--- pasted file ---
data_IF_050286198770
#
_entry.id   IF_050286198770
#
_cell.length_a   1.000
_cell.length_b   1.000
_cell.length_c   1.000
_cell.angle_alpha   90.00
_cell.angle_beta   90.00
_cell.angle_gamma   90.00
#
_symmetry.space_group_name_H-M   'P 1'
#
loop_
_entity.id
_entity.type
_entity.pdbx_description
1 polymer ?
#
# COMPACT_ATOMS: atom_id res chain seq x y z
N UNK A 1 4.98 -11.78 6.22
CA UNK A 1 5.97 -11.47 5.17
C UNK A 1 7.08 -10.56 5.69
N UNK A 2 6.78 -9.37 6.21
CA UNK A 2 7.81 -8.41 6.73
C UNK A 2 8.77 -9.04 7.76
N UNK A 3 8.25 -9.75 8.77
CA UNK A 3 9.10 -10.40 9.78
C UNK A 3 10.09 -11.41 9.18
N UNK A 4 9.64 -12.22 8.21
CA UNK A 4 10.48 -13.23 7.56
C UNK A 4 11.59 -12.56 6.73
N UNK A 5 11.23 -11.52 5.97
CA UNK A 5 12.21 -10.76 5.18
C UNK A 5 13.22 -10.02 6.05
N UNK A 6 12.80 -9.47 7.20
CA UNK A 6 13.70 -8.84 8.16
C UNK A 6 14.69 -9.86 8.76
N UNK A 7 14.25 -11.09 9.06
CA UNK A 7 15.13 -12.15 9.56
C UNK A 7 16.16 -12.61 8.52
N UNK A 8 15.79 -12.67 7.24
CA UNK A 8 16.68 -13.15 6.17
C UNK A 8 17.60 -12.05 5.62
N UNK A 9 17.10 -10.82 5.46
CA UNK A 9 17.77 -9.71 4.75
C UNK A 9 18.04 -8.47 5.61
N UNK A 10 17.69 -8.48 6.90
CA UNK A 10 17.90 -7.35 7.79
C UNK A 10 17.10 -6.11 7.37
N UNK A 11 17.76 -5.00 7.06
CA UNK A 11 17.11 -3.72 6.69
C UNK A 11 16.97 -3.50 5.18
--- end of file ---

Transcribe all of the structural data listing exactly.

data_IF_050286198770
#
_entry.id   IF_050286198770
#
_cell.length_a   1.000
_cell.length_b   1.000
_cell.length_c   1.000
_cell.angle_alpha   90.00
_cell.angle_beta   90.00
_cell.angle_gamma   90.00
#
_symmetry.space_group_name_H-M   'P 1'
#
loop_
_entity.id
_entity.type
_entity.pdbx_description
1 polymer ?
#
# COMPACT_ATOMS: atom_id res chain seq x y z
N UNK A 1 4.98 -11.78 6.22
CA UNK A 1 5.97 -11.47 5.17
C UNK A 1 7.08 -10.56 5.69
N UNK A 2 6.78 -9.37 6.21
CA UNK A 2 7.81 -8.41 6.73
C UNK A 2 8.77 -9.04 7.76
N UNK A 3 8.25 -9.75 8.77
CA UNK A 3 9.10 -10.40 9.78
C UNK A 3 10.09 -11.41 9.18
N UNK A 4 9.64 -12.22 8.21
CA UNK A 4 10.48 -13.23 7.56
C UNK A 4 11.59 -12.56 6.73
N UNK A 5 11.23 -11.52 5.97
CA UNK A 5 12.21 -10.76 5.18
C UNK A 5 13.22 -10.02 6.05
N UNK A 6 12.80 -9.47 7.20
CA UNK A 6 13.70 -8.84 8.16
C UNK A 6 14.69 -9.86 8.76
N UNK A 7 14.25 -11.09 9.06
CA UNK A 7 15.13 -12.15 9.56
C UNK A 7 16.16 -12.61 8.52
N UNK A 8 15.79 -12.67 7.24
CA UNK A 8 16.68 -13.15 6.17
C UNK A 8 17.60 -12.05 5.62
N UNK A 9 17.10 -10.82 5.46
CA UNK A 9 17.77 -9.71 4.75
C UNK A 9 18.04 -8.47 5.61
N UNK A 10 17.69 -8.48 6.90
CA UNK A 10 17.90 -7.35 7.79
C UNK A 10 17.10 -6.11 7.37
N UNK A 11 17.76 -5.00 7.06
CA UNK A 11 17.11 -3.72 6.69
C UNK A 11 16.97 -3.50 5.18